Sneak Peek: This Oatmeal Bread Machine Recipe with Sunflower Seeds has a non-assertive but mildly nutty flavor that’s perfect for sandwiches and, especially, toast. Mix and knead the dough in a bread maker and bake it in a traditional oven.
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Are you having trouble selling your family basic white bread? I’m betting they will go for this oatmeal bread recipe packed with sunflower seeds.
I guarantee your tasters won’t detect the oatmeal. If they object to seeds, leave them out. However, the seeds add interest and suggest the taste of peanut butter.
All you need is some jelly for toast or cold cuts and veggies to assemble a terrific sandwich containing tons of fiber.
No worries if you don’t have a bread machine. See the recipe notes for details on making this recipe by hand or with a stand mixer.
Happy Bakers Speak Up:
“Wow, wow, wow, wow, wow, this is absolutely delicious and fluffy!!! I am so happy to have found this recipe; thanks for sharing .”🥰💖–Janelle
Why you will love this Honey Oat Bread:
- This is an easy bread machine recipe–straightforward and easy to assemble. If you are new to the bread machine world, read these 6+ Bread Maker Tips You Need To Make Marvelous Bread.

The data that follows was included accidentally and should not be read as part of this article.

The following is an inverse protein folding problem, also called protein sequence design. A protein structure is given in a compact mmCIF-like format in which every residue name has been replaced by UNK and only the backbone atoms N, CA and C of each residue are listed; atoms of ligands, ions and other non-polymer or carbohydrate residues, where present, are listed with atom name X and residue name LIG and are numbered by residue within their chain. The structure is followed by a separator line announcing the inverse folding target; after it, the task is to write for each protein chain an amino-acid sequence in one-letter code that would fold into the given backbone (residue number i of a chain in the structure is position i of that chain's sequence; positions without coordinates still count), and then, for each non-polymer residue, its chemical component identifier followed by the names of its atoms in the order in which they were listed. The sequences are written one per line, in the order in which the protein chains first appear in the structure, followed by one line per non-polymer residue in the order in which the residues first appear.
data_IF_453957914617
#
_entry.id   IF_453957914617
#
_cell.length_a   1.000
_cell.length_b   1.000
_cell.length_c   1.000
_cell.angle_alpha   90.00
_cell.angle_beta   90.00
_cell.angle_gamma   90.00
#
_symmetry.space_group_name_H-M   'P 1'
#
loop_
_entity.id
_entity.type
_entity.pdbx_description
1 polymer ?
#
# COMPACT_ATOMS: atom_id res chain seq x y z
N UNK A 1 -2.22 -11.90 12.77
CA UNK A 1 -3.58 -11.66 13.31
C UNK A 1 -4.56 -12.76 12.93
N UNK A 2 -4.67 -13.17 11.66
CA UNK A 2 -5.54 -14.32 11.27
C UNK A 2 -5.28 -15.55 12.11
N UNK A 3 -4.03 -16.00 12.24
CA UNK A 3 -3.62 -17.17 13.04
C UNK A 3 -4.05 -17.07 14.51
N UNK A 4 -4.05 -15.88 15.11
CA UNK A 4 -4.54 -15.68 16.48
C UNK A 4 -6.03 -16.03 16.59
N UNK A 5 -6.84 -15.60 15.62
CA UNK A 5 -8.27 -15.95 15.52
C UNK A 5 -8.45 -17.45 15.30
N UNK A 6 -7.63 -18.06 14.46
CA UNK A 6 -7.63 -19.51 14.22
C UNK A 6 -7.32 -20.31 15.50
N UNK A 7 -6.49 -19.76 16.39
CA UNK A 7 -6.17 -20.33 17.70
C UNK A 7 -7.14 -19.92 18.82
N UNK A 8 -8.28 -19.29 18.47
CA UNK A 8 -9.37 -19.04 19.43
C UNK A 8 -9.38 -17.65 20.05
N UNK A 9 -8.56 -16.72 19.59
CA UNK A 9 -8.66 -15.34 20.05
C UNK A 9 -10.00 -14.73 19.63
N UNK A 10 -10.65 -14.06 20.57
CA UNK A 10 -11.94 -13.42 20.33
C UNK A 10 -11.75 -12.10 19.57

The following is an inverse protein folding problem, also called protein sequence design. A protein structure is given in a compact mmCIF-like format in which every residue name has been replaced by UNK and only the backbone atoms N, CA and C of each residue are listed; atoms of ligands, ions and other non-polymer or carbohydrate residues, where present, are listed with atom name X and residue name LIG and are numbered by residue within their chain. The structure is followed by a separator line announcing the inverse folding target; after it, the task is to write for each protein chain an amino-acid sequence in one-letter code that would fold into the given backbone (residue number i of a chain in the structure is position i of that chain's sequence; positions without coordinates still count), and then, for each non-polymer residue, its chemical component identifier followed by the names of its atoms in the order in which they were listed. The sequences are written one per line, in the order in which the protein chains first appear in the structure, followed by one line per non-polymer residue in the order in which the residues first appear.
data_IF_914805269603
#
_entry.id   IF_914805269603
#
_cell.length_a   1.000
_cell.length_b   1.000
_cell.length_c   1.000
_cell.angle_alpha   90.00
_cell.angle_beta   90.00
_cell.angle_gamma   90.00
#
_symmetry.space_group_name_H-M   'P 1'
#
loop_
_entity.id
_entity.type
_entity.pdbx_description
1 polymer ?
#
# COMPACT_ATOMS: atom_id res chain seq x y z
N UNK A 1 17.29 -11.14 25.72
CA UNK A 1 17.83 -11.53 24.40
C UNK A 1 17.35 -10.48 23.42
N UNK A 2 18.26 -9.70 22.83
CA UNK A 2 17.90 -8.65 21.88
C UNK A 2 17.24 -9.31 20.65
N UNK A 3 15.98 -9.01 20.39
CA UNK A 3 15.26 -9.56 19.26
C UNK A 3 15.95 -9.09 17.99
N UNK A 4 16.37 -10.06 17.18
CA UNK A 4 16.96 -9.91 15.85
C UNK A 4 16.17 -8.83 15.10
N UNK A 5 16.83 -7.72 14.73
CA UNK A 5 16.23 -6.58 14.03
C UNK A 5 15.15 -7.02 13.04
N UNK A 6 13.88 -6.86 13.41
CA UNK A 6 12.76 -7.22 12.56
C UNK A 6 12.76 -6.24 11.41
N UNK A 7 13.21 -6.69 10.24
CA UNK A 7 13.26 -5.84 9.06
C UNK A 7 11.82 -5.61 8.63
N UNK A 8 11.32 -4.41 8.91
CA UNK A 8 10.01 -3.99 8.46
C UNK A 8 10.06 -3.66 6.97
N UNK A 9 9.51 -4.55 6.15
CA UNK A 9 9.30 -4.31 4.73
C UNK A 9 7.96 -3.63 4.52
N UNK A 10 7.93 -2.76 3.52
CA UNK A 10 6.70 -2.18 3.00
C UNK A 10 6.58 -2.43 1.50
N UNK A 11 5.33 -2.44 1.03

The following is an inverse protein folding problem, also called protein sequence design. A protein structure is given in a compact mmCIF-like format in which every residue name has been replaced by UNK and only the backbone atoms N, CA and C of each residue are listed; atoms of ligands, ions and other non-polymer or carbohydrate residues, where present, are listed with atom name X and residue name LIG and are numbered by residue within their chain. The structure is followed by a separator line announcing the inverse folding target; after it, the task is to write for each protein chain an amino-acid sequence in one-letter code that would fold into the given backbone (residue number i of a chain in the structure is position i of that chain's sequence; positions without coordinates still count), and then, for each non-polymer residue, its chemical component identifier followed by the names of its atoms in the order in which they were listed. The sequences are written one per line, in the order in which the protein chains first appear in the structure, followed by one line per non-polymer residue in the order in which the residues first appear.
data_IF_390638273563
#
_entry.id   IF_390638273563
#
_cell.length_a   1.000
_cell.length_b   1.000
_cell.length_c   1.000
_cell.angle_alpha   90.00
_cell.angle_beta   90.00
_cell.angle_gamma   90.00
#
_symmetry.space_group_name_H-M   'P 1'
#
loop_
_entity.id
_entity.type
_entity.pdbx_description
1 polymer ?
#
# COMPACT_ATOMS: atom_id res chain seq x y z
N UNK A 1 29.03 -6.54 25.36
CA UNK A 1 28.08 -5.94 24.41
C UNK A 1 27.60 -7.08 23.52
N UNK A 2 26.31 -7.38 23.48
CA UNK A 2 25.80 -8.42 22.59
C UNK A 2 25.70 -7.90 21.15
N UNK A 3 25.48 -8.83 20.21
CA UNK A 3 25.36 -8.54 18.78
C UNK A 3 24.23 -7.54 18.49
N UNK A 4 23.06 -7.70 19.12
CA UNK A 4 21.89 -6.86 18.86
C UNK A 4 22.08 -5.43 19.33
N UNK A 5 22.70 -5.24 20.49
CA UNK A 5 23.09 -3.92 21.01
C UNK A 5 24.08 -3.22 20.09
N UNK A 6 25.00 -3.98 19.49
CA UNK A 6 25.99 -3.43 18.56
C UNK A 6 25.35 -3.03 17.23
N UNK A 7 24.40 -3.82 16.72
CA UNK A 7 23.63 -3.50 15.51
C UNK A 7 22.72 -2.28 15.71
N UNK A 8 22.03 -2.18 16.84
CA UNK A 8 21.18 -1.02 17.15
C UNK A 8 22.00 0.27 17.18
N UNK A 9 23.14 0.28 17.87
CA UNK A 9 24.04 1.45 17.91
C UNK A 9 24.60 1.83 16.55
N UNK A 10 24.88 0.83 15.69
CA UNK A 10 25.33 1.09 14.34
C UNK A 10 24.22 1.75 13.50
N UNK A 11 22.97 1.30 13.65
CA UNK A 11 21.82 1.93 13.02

- You can use a bread maker to mix the dough and knead it for an exquisite texture that is difficult to achieve with hand-kneading. Note the circular pattern in the bread pictured above.
- The crust is soft and flavorful, not like cardboard, because the loaf is baked in a traditional oven.
- The crumb is also soft, well-organized, and finely textured—the perfect base for condiments, butter, or jelly.
- Shape the loaf by hand to ensure you have a beautiful loaf instead of a bread machine mutant.
- Customize this recipe to your heart’s content. Get some ideas from the variations listed below.
Ingredients and substitutions:
- MILK: You can use any dairy milk you have, but whole milk makes the best bread. I usually only have 2%, so that’s what I use. I have not tried non-dairy milk, but I would expect it to be satisfactory.
- WATER: Tap water works fine. It does not need to be warm–cool is fine.
- HONEY: Any kind of honey is suitable. Or substitute maple syrup.